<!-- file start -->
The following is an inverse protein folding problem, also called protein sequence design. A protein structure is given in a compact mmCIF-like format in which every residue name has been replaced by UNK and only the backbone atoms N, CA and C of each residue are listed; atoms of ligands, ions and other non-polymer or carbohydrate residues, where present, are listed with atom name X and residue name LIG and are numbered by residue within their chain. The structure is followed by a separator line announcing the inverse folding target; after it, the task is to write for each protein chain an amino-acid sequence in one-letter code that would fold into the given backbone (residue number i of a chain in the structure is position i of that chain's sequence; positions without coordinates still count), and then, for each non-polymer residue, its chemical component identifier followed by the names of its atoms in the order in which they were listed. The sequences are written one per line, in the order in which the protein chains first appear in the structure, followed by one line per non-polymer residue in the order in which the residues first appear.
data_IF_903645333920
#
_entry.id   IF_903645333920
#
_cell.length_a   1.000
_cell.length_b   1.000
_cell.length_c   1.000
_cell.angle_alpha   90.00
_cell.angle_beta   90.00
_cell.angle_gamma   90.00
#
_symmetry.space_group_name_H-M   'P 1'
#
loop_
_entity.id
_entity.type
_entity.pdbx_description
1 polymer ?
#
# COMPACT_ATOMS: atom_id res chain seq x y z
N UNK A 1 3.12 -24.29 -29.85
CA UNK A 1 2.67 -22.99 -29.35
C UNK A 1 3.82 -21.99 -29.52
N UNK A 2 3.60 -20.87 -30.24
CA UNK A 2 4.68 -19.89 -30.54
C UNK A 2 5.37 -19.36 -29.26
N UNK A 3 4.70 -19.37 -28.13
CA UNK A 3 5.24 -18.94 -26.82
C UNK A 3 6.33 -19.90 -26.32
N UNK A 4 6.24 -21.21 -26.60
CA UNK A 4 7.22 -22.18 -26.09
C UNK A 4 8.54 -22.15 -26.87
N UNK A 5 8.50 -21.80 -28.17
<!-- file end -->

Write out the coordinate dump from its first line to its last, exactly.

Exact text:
The following is an inverse protein folding problem, also called protein sequence design. A protein structure is given in a compact mmCIF-like format in which every residue name has been replaced by UNK and only the backbone atoms N, CA and C of each residue are listed; atoms of ligands, ions and other non-polymer or carbohydrate residues, where present, are listed with atom name X and residue name LIG and are numbered by residue within their chain. The structure is followed by a separator line announcing the inverse folding target; after it, the task is to write for each protein chain an amino-acid sequence in one-letter code that would fold into the given backbone (residue number i of a chain in the structure is position i of that chain's sequence; positions without coordinates still count), and then, for each non-polymer residue, its chemical component identifier followed by the names of its atoms in the order in which they were listed. The sequences are written one per line, in the order in which the protein chains first appear in the structure, followed by one line per non-polymer residue in the order in which the residues first appear.
data_IF_903645333920
#
_entry.id   IF_903645333920
#
_cell.length_a   1.000
_cell.length_b   1.000
_cell.length_c   1.000
_cell.angle_alpha   90.00
_cell.angle_beta   90.00
_cell.angle_gamma   90.00
#
_symmetry.space_group_name_H-M   'P 1'
#
loop_
_entity.id
_entity.type
_entity.pdbx_description
1 polymer ?
#
# COMPACT_ATOMS: atom_id res chain seq x y z
N UNK A 1 3.12 -24.29 -29.85
CA UNK A 1 2.67 -22.99 -29.35
C UNK A 1 3.82 -21.99 -29.52
N UNK A 2 3.60 -20.87 -30.24
CA UNK A 2 4.68 -19.89 -30.54
C UNK A 2 5.37 -19.36 -29.26
N UNK A 3 4.70 -19.37 -28.13
CA UNK A 3 5.24 -18.94 -26.82
C UNK A 3 6.33 -19.90 -26.32
N UNK A 4 6.24 -21.21 -26.60
CA UNK A 4 7.22 -22.18 -26.09
C UNK A 4 8.54 -22.15 -26.87
N UNK A 5 8.50 -21.80 -28.17